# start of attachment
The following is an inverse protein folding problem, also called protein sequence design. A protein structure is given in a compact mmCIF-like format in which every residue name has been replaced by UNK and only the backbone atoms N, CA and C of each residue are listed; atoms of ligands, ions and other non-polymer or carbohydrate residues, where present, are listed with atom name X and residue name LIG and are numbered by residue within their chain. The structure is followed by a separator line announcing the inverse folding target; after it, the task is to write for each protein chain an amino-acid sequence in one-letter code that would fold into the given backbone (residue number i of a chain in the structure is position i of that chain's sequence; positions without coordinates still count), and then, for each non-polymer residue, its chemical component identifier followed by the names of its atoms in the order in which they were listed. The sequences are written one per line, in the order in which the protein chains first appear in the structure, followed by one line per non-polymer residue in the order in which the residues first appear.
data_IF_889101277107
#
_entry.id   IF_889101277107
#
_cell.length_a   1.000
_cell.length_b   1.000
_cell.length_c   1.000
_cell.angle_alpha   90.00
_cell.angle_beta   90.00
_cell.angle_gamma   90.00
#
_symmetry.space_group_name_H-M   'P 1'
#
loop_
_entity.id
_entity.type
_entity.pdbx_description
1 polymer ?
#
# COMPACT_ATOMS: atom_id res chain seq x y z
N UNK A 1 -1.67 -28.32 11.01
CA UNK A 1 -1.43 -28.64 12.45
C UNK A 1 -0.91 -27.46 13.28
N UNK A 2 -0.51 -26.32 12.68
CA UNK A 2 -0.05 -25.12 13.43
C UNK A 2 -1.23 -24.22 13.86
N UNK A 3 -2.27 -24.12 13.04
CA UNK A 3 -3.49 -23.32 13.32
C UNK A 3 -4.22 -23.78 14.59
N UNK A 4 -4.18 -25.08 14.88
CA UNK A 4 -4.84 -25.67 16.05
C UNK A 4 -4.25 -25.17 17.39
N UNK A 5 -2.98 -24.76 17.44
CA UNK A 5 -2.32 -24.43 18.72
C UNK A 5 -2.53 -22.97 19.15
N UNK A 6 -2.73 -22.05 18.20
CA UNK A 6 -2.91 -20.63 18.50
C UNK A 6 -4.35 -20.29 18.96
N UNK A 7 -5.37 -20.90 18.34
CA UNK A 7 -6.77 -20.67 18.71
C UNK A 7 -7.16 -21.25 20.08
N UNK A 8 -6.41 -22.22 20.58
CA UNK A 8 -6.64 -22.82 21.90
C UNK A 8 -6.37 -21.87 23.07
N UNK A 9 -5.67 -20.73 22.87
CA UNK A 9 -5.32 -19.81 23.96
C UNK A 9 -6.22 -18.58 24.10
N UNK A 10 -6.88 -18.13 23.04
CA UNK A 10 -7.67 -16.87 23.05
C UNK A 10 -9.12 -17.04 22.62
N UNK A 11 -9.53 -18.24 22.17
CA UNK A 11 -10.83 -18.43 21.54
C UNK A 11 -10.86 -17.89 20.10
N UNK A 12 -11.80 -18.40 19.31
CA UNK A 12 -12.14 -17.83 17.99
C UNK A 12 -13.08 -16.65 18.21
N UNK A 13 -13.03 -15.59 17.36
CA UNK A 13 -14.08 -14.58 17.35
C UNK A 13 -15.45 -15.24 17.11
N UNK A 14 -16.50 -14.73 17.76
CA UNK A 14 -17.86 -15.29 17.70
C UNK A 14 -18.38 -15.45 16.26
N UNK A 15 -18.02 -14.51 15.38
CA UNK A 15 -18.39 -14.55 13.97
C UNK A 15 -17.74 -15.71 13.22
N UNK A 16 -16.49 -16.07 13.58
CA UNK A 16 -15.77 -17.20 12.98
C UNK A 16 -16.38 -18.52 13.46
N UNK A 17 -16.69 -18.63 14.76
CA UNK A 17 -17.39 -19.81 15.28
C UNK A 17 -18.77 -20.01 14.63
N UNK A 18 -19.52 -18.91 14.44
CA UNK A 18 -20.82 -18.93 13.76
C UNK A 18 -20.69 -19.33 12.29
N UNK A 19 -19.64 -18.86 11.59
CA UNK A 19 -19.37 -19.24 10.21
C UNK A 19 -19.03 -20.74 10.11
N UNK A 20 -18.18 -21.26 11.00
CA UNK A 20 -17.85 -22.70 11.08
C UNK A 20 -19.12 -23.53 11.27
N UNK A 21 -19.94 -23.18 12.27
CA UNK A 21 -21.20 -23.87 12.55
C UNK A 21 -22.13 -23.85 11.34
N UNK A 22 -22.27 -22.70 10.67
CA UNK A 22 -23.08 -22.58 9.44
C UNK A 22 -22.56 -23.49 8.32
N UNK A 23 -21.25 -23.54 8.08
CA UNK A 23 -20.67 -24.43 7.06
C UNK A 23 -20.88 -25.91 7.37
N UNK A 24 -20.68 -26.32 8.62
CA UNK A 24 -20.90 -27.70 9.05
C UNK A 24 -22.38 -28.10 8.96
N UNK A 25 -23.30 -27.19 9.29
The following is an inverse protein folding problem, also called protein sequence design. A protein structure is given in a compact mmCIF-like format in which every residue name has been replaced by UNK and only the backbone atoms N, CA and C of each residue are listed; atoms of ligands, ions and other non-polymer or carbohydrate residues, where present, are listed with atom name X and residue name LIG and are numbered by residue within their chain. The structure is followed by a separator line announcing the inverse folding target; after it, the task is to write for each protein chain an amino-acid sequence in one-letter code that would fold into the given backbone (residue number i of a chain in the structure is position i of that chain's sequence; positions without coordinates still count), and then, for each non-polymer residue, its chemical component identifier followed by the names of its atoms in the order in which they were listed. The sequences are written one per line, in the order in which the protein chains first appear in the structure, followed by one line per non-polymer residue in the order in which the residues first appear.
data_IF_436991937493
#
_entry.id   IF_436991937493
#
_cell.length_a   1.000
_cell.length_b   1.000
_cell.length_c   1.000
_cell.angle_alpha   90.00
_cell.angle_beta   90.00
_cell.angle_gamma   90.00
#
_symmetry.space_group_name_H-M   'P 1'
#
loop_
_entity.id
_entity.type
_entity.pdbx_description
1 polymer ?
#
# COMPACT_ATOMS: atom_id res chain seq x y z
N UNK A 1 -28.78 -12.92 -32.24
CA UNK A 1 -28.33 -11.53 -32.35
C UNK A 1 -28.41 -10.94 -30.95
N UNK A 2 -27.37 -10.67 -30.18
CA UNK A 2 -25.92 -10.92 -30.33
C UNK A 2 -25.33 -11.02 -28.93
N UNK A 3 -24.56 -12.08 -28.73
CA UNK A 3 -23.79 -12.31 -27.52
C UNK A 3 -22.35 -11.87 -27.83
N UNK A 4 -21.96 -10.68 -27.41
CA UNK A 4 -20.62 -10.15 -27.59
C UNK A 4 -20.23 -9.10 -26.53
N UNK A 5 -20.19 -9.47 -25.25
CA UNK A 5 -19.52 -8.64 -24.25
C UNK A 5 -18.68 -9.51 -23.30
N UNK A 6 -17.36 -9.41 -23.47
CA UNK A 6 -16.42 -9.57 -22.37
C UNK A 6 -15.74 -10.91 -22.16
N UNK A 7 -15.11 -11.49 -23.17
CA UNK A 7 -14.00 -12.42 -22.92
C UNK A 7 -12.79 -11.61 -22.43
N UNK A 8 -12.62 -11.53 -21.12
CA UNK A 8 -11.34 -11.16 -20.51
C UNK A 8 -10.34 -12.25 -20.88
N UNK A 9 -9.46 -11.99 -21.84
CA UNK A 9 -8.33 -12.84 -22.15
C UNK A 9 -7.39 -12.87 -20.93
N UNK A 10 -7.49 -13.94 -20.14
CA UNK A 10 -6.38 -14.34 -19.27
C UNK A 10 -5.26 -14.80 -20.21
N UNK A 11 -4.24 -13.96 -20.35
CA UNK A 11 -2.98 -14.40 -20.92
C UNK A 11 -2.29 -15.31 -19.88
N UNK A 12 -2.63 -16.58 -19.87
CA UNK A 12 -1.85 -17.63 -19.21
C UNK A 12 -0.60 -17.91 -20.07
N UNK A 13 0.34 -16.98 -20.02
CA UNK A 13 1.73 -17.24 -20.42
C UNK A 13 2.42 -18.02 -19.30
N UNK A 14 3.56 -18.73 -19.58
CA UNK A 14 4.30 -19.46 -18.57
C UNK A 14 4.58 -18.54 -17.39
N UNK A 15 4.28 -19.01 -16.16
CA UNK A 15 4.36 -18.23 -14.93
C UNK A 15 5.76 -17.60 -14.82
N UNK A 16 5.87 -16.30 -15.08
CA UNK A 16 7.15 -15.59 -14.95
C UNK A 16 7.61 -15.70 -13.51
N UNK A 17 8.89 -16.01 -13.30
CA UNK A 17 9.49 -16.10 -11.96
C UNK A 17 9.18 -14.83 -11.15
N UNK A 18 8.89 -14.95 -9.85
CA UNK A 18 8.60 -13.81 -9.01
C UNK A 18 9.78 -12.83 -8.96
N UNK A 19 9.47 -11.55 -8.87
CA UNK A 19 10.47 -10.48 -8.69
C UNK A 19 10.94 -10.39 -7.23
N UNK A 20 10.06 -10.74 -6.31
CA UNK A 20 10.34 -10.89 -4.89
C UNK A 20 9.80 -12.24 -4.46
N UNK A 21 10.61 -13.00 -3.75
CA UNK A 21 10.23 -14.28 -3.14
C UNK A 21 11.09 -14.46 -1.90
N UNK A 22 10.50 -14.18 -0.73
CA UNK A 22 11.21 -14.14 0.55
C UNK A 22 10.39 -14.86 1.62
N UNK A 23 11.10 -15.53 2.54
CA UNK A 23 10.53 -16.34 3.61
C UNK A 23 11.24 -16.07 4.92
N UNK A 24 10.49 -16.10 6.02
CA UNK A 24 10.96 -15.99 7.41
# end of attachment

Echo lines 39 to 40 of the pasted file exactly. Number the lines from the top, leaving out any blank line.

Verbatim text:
C UNK A 6 -4.35 -20.29 18.96
N UNK A 7 -5.37 -20.90 18.34